By DAVID RAINER
Alabama Department of Conservation and Natural Resources
Jim Godwin crouched next to a patch of white sand in the Conecuh National Forest last week and gently released a dark, 6-foot-long serpent. The threatened eastern indigo snake didn’t hesitate to slither quickly into the intended target, a gopher tortoise burrow.
The head of the eastern indigo snake, with its tongue testing the muggy July air, made a brief appearance at the burrow’s entrance, but there was too much hubbub going on in the longleaf pine forest for it to pose for photos. No encore. Elvis has left the building.
The hubbub was created by efforts to reestablish a viable population of the snakes that once were abundant before the longleaf pine became a prime species for lumber production. More than two dozen people, including wildlife and forestry professionals as well as interested citizens and their children, joined the project leaders to release the snakes.
Godwin, of Auburn University’s Alabama Natural Heritage Program, has spearheaded the project for the past 11 years, and last week’s release of 26 eastern indigo snakes increased the number of released snakes significantly.
Through a grant from the Alabama Department of Conservation and Natural Resources’ Wildlife and Freshwater Fisheries (WFF) Division, the program had previously released 107 eastern indigos into the wild, according to WFF Grant Coordinator Traci Wood.
“This project is an example of great accomplishments for the eastern indigo snakes and all the partners involved,” Wood said. “It’s a great effort toward the recovery plan to enhance and maintain a population in the historical range of the eastern indigo. This species was extirpated from the state and hadn’t been seen since the 1950s. It is considered an apex predator. It plays an important role in the ecosystem, specifically the longleaf pine ecosystem. I think this is an exceptional example of the reintroduction of an imperiled species.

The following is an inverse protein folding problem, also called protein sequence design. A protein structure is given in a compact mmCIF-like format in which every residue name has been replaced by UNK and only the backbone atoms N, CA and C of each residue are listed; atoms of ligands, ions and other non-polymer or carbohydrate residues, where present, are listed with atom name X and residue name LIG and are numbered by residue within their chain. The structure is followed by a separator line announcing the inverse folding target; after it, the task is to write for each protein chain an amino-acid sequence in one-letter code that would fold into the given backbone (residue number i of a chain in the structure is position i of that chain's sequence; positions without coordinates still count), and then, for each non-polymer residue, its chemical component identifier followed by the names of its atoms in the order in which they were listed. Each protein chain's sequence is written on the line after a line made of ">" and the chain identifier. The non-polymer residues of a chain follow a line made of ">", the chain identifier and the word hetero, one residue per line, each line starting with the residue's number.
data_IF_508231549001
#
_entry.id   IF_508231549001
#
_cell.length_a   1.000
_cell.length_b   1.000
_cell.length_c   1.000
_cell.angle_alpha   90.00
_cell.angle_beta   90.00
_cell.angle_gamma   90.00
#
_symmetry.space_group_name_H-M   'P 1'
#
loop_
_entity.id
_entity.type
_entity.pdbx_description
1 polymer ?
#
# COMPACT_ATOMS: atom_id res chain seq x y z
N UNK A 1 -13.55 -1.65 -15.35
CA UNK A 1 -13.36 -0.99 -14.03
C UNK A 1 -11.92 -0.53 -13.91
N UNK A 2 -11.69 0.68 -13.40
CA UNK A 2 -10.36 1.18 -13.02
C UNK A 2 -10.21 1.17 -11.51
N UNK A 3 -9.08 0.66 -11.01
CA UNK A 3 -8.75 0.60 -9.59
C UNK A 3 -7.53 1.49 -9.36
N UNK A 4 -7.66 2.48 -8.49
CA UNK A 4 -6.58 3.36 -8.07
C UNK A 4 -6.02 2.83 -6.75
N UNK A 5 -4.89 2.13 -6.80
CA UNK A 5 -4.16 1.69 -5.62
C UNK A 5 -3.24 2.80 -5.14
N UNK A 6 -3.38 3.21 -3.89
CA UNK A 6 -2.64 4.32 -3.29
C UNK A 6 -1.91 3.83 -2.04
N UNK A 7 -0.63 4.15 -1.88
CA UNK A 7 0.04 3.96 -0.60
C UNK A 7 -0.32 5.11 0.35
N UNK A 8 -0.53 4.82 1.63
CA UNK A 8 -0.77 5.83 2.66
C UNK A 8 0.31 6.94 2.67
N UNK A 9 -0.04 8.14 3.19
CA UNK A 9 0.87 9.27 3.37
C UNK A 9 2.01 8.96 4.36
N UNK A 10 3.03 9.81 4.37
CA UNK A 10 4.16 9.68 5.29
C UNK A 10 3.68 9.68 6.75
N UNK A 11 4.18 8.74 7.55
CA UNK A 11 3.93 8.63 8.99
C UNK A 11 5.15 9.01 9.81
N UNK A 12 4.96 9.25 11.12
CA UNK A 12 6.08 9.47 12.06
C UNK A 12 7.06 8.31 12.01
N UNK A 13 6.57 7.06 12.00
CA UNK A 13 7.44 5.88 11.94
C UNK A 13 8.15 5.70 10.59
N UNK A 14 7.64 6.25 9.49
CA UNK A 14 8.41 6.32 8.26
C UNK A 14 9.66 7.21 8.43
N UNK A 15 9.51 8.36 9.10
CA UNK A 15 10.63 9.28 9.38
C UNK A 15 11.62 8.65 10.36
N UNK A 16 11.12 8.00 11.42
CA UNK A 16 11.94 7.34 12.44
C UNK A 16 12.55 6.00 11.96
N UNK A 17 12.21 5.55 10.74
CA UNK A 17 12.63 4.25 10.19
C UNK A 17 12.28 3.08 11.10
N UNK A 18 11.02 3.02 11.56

“This project is not only about the propagation and release of these snakes in the forest; we are also monitoring these snakes. PIT (passive integrated transponder) tags were inserted into the snakes. We will have technicians walking areas where snakes were released to look at survival, abundance and demographics.”
Eastern indigo snakes are the longest snakes native to the U.S. at more than 8 feet long. They prey on a variety of small mammals, amphibians, lizards and numerous species of venomous snakes. The venomous copperhead snake is a common meal for the indigo. Godwin said indigos will range far and wide during the warmer months and then seek refuge in the gopher tortoise burrows during the winter.
Wood said the WFF’s State Wildlife Action Plan identifies 366 species that are in the category of greatest conservation need.
“Alabama is one of the most diverse states in the nation, specifically Conecuh National Forest, in terms of amphibians and reptiles,” she said. “This area is the most biologically rich public land in the country.”
Wood said the long-term goal for the eastern indigo project is to release 300 snakes into the wild.
“It’s a long-term effort our agency is committed to with all our partners,” she said. “I want to thank Jim Godwin with Auburn University, U.S. Fish and Wildlife Service, Zoo Atlanta and OCIC (Central Florida Zoo’s Orianne Center for Indigo Conservation) for all their work and dedication. And I want to thank the U.S. Forest Service for their exceptional management to give us this opportunity to release these snakes in quality habitat.”
Tim Mersmann, Conecuh District Ranger, said he hopes the release of eastern indigo snakes becomes an annual event.
“We are all about restoring longleaf pine forest ecosystems on the Conecuh,” Mersmann said. “It’s really what drives us. This open, fire-maintained forest is what we’re about. This type of forest ecosystem used to be the most common condition along the coastal plain and the Gulf Coast and Atlantic Coast. Now it’s fairly rare. Many of the species associated with it are rare as well.